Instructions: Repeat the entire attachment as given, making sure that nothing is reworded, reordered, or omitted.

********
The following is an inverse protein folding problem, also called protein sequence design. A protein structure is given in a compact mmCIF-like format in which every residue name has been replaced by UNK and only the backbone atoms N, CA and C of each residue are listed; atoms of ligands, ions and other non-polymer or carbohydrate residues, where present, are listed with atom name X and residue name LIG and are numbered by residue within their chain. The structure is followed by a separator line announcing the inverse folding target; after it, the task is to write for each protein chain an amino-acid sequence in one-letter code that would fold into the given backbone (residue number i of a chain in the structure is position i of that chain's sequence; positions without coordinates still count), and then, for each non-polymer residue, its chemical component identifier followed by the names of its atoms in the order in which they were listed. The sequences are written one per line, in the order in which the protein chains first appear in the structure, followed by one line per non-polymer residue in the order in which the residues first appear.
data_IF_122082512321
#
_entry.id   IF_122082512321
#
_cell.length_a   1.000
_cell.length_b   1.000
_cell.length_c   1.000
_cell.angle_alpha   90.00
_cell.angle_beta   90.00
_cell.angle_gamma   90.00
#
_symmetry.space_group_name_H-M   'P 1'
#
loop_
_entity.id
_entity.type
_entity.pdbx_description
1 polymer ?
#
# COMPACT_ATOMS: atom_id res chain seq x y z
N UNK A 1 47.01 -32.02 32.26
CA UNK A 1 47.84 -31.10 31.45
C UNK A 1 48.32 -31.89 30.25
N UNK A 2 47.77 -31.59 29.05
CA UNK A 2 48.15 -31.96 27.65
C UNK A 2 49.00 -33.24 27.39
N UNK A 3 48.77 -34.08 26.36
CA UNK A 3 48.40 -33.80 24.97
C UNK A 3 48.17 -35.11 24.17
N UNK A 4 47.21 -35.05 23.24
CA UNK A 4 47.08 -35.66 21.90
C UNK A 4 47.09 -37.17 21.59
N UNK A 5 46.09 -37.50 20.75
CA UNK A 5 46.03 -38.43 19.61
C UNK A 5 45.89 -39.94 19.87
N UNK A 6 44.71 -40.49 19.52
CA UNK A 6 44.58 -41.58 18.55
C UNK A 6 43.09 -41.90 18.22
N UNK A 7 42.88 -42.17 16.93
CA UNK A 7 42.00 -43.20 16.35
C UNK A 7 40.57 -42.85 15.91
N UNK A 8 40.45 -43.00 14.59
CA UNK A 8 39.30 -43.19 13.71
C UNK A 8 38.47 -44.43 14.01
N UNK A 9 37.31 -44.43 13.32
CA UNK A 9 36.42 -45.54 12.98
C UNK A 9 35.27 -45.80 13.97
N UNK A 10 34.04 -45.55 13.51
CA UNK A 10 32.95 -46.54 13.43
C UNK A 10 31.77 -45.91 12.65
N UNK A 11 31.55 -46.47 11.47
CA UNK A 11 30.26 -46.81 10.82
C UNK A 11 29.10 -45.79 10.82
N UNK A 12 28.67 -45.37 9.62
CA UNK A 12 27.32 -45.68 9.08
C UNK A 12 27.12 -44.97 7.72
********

The following is an inverse protein folding problem, also called protein sequence design. A protein structure is given in a compact mmCIF-like format in which every residue name has been replaced by UNK and only the backbone atoms N, CA and C of each residue are listed; atoms of ligands, ions and other non-polymer or carbohydrate residues, where present, are listed with atom name X and residue name LIG and are numbered by residue within their chain. The structure is followed by a separator line announcing the inverse folding target; after it, the task is to write for each protein chain an amino-acid sequence in one-letter code that would fold into the given backbone (residue number i of a chain in the structure is position i of that chain's sequence; positions without coordinates still count), and then, for each non-polymer residue, its chemical component identifier followed by the names of its atoms in the order in which they were listed. The sequences are written one per line, in the order in which the protein chains first appear in the structure, followed by one line per non-polymer residue in the order in which the residues first appear.
data_IF_122082512321
#
_entry.id   IF_122082512321
#
_cell.length_a   1.000
_cell.length_b   1.000
_cell.length_c   1.000
_cell.angle_alpha   90.00
_cell.angle_beta   90.00
_cell.angle_gamma   90.00
#
_symmetry.space_group_name_H-M   'P 1'
#
loop_
_entity.id
_entity.type
_entity.pdbx_description
1 polymer ?
#
# COMPACT_ATOMS: atom_id res chain seq x y z
N UNK A 1 47.01 -32.02 32.26
CA UNK A 1 47.84 -31.10 31.45
C UNK A 1 48.32 -31.89 30.25
N UNK A 2 47.77 -31.59 29.05
CA UNK A 2 48.15 -31.96 27.65
C UNK A 2 49.00 -33.24 27.39
N UNK A 3 48.77 -34.08 26.36
CA UNK A 3 48.40 -33.80 24.97
C UNK A 3 48.17 -35.11 24.17
N UNK A 4 47.21 -35.05 23.24
CA UNK A 4 47.08 -35.66 21.90
C UNK A 4 47.09 -37.17 21.59
N UNK A 5 46.09 -37.50 20.75
CA UNK A 5 46.03 -38.43 19.61
C UNK A 5 45.89 -39.94 19.87
N UNK A 6 44.71 -40.49 19.52
CA UNK A 6 44.58 -41.58 18.55
C UNK A 6 43.09 -41.90 18.22
N UNK A 7 42.88 -42.17 16.93
CA UNK A 7 42.00 -43.20 16.35
C UNK A 7 40.57 -42.85 15.91
N UNK A 8 40.45 -43.00 14.59
CA UNK A 8 39.30 -43.19 13.71
C UNK A 8 38.47 -44.43 14.01
N UNK A 9 37.31 -44.43 13.32
CA UNK A 9 36.42 -45.54 12.98
C UNK A 9 35.27 -45.80 13.97
N UNK A 10 34.04 -45.55 13.51
CA UNK A 10 32.95 -46.54 13.43
C UNK A 10 31.77 -45.91 12.65
N UNK A 11 31.55 -46.47 11.47
CA UNK A 11 30.26 -46.81 10.82
C UNK A 11 29.10 -45.79 10.82
N UNK A 12 28.67 -45.37 9.62
CA UNK A 12 27.32 -45.68 9.08
C UNK A 12 27.12 -44.97 7.72